Think: It's easier to ask for forgiveness than permission (especially if you can claim that no one has standing to make you apologize)

  • Re:How nice of them (Score:5, Informative)

    by 0123456 (636235) on Thursday December 08, 2011 @04:12PM (#38308016)

    I have a civil right to an Internet domain? Don't remember that from the Constitution...

    If you actually knew anything about the Constitution, you'd know that it defines the limited powers of the government, not the rights of the citizens.

  • Re:Good Luck (Score:2, Informative)

    by Amouth (879122) on Thursday December 08, 2011 @04:40PM (#38308444)

    but here they didn't have a warrant - and there wasn't any probable cause.

    This was taken with zero due process - therefor should not fall under previous court rulings.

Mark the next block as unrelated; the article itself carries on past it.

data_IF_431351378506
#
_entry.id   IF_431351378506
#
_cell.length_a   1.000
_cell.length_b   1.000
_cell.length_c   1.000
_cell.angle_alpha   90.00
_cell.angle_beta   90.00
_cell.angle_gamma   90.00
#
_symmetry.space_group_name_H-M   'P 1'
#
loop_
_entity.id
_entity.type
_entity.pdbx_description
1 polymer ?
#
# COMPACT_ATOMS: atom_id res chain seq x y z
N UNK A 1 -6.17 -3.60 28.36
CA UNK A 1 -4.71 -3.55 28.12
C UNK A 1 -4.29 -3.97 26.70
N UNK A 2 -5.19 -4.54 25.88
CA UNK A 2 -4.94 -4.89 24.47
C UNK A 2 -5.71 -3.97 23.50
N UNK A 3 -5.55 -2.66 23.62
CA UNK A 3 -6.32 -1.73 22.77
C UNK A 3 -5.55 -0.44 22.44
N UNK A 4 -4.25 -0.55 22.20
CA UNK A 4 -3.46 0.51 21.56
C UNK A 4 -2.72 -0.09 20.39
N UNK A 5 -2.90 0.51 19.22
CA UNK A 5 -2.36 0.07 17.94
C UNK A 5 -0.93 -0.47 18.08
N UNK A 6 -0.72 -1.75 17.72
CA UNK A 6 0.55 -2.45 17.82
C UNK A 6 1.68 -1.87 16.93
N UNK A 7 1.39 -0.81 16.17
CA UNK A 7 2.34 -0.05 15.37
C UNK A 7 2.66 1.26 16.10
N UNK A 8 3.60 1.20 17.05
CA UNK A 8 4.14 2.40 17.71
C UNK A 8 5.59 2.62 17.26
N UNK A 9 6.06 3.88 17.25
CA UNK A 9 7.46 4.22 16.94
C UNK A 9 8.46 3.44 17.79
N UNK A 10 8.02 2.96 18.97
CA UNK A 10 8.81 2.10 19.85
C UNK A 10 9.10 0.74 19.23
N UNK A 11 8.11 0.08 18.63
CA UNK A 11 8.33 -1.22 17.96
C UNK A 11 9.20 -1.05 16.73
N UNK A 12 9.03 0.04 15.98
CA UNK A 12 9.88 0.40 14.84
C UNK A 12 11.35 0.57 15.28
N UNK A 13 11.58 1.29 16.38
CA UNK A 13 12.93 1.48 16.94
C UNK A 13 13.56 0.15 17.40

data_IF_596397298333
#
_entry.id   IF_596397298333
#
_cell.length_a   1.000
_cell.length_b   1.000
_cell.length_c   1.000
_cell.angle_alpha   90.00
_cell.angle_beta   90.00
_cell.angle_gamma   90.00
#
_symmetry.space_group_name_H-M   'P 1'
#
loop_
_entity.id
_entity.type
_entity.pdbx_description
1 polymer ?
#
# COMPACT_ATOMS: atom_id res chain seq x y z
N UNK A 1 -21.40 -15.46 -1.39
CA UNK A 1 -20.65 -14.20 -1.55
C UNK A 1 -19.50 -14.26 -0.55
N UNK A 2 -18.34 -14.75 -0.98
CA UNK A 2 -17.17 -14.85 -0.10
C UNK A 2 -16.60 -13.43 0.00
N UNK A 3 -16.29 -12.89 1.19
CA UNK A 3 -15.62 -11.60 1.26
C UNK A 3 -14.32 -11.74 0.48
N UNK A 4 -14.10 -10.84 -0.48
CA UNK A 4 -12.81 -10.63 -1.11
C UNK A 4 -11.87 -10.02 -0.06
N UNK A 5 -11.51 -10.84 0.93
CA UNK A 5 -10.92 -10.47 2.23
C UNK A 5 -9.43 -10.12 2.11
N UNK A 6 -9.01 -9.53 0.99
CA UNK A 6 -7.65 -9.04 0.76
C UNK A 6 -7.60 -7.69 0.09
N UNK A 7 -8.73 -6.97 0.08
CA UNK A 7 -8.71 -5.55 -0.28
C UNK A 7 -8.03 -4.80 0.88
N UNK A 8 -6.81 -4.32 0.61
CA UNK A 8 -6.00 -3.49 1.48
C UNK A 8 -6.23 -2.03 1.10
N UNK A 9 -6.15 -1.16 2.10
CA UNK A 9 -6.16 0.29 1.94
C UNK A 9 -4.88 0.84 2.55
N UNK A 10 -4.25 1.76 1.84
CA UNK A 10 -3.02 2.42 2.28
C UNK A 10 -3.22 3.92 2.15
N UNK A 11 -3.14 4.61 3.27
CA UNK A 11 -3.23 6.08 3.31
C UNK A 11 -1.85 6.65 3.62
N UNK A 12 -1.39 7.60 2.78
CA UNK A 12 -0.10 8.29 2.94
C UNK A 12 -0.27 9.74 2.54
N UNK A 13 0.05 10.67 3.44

• Re:Good Luck (Score:4, Informative)

    by Jane Q. Public (1010737) on Thursday December 08, 2011 @05:03PM (#38308766)
    See United States Code, Title 18, Section 242 (18 USC 242).

    The person who misrepresented probable cause to the judge CAN be prosecuted. Even if it was mere negligence. In fact, even the judge could probably be prosecuted, for signing a warrant that allowed property seizure without sufficient evidence. That statute has real teeth, and there is no exception in 18 USC 242 for judges. They are government officials like any others.
  • Re:How nice of them (Score:5, Informative)

    by residieu (577863) on Thursday December 08, 2011 @05:08PM (#38308828)